UK interest rates kept on hold at 0.5%

Simon Gompertz reports as the Bank of England announces that interest rates will remain at 0.5%.

UK interest rates have been kept at the record low of 0.5% again by the Bank of England's Monetary Policy Committee.

Economists had expected the decision, as recent data has underlined worries about the strength of the UK's recovery.

The decision comes despite the annual rate of inflation rising to 4.5% in April, up from 4% in March, and well above the Bank's 2% target.

It is the 27th straight month that the bank has left rates unchanged.

Meanwhile, the European Central Bank's president, Jean-Claude Trichet, has signalled that its interest rate could rise next month.

The ECB on Thursday held rates at 1.25%, but Mr Trichet said the bank would maintain "strong vigilance" on inflation - widely interpreted as a signal to the markets that rates will be raised at the next meeting.

James Knightley, economist at ING, said that continuing high UK inflation also made a rate rise by the MPC likely this year.

Start Quote

I would say... that it means that we are in a mode where there might be in the next meeting an increase of rates”

End Quote Jean-Claude Trichet President, European Central Bank

Poor UK economic data has led some economists to "push back expectations for the timing of the first UK rate hike to March next year", he said.

"However, with inflation likely to move above 5% in the next three to four months on the back of rising utility bills and food prices and with employment and employment intentions surveys remaining firm, we feel that the balance of probabilities favours an earlier move," he said.

Economists say policymakers face a difficult choice: keep rates on hold to help the economy, or raise them to cool inflation.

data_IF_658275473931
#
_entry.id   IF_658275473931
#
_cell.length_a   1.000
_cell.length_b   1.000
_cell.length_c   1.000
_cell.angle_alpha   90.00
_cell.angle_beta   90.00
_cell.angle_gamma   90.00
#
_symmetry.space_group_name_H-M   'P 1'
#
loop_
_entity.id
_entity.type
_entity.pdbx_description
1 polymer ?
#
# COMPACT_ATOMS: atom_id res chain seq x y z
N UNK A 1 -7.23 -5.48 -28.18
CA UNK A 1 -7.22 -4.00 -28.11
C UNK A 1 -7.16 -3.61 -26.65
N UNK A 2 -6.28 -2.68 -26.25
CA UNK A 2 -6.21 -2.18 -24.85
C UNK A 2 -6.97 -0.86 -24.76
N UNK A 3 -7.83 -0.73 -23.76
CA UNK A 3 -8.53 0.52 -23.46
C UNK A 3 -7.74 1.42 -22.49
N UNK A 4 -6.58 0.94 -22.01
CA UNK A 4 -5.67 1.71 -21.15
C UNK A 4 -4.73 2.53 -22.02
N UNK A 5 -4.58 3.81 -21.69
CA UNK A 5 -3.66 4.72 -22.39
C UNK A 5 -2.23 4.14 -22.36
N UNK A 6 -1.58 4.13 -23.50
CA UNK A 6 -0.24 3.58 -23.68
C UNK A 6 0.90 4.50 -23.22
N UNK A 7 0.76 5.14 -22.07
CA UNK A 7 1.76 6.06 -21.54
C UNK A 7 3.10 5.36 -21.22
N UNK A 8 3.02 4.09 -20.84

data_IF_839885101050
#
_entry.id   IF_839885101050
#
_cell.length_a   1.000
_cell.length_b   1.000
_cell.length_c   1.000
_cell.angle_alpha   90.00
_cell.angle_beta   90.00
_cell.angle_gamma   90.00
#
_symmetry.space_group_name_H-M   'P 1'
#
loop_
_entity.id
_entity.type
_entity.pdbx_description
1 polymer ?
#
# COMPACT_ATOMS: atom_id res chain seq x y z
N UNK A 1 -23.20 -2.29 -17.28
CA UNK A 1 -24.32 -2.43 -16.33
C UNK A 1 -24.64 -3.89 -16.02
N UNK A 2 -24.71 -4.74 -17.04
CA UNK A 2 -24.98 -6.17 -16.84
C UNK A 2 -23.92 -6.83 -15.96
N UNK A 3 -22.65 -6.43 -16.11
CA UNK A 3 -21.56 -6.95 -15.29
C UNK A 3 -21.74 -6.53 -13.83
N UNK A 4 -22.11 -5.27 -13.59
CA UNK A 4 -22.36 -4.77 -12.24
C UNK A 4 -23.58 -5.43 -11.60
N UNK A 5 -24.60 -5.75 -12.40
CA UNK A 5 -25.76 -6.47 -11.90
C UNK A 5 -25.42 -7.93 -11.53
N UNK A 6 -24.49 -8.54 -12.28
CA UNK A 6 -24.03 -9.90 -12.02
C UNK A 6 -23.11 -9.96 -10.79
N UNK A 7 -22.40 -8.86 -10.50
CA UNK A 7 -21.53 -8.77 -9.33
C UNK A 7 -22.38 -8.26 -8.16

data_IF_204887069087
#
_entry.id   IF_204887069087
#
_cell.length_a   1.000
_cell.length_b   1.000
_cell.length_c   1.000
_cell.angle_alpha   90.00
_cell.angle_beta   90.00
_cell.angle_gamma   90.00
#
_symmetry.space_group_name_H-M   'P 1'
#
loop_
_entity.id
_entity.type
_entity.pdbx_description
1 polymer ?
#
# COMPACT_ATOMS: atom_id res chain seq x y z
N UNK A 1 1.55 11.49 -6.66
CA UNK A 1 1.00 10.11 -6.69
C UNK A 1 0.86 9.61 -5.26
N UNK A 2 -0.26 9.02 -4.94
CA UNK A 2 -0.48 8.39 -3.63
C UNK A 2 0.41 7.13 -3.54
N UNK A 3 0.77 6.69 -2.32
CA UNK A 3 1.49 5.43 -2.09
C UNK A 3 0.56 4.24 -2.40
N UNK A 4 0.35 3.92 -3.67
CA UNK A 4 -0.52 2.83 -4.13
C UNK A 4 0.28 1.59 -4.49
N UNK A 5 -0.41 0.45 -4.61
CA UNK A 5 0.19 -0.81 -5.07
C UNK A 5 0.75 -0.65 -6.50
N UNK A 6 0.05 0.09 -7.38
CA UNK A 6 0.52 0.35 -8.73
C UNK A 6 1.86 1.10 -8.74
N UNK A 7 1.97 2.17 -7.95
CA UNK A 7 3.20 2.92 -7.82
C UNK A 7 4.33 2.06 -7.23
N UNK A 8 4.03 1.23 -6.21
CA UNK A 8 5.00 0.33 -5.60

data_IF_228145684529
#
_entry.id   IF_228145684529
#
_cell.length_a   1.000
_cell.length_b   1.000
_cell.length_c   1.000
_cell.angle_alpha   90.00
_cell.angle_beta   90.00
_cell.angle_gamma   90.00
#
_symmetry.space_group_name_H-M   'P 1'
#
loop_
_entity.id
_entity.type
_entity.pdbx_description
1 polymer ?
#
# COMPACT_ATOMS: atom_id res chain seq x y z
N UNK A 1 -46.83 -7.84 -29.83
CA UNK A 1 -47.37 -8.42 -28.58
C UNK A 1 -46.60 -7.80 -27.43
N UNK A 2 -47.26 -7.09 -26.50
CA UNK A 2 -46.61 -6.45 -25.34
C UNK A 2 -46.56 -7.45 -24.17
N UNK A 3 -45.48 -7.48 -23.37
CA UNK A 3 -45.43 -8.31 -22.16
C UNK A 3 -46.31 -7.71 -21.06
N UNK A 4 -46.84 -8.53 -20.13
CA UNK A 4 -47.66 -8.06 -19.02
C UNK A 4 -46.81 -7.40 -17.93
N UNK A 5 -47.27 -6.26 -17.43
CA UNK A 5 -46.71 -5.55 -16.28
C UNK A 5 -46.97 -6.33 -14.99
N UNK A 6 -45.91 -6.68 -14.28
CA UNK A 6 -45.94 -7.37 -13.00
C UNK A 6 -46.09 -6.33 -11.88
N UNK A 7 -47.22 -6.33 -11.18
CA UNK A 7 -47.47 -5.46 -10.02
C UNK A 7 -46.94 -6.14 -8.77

But higher rates increase the cost of borrowing, and there are concerns this may hurt the economic recovery.

Lee Hopley, chief economist at the EEF engineering employers' group, said weak UK growth and financial troubles in the eurozone meant it was "still too early for a rate rise".

Low returns

The record low Bank rate has led to relatively small returns for savers.

The latest statistics from the Bank of England show that, at the end of May, the average rate of interest with an instant access bank or building society account was 0.3%. This has been unchanged since a slight rise at the start of the year.

For cash Individual Savings Accounts, the average interest rate was 0.55%. Three years earlier, this had been 4.56%.

However, as long as the Bank rate is low, borrowers - especially those with variable rate mortgages - are seeing relatively low home loan repayments.

The BBC's Declan Curry looks at why interest rates matter

'Stalemate'

Although the Bank was expected to leave UK rates unchanged, some members of the MPC have been urging an increase.

At the MPC's meeting in May, policymakers voted six to three in favour of keeping rates on hold.

It was the fifth month in a row that three members had voted for a rise.

Former MPC member Andrew Sentance had persistently voted for rate rises, but stepped down last month and was replaced by Ben Broadbent.

Lee Hopley said it would be interesting to see if Mr Broadbent had shifted the balance of views when the MPC's minutes are published later this month.

Andrew Smith, chief economist at KPMG in the UK, said he thought there was a "stalemate" between those who wanted to raise rates to tackle inflation and those who feared it could stifle recovery.

He said he thought that the impasse was likely to continue for the rest of the year.

"With the fiscal squeeze now starting to bite and the chancellor emphatically ruling out a U-turn [on spending cuts to tackle the deficit], the prospects for the recovery will remain under a cloud, while on the Monetary Policy Committee's own forecasts inflation is yet to peak.

"It may well be 2012 before the stand-off is resolved," Mr Smith added.

The MPC did not reveal any new quantitative easing measures.

More on This Story

Related Stories

The BBC is not responsible for the content of external Internet sites

More Business stories

RSS

Features

BBC © 2014 The BBC is not responsible for the content of external sites. Read more.

This page is best viewed in an up-to-date web browser with style sheets (CSS) enabled. While you will be able to view the content of this page in your current browser, you will not be able to get the full visual experience. Please consider upgrading your browser software or enabling style sheets (CSS) if you are able to do so.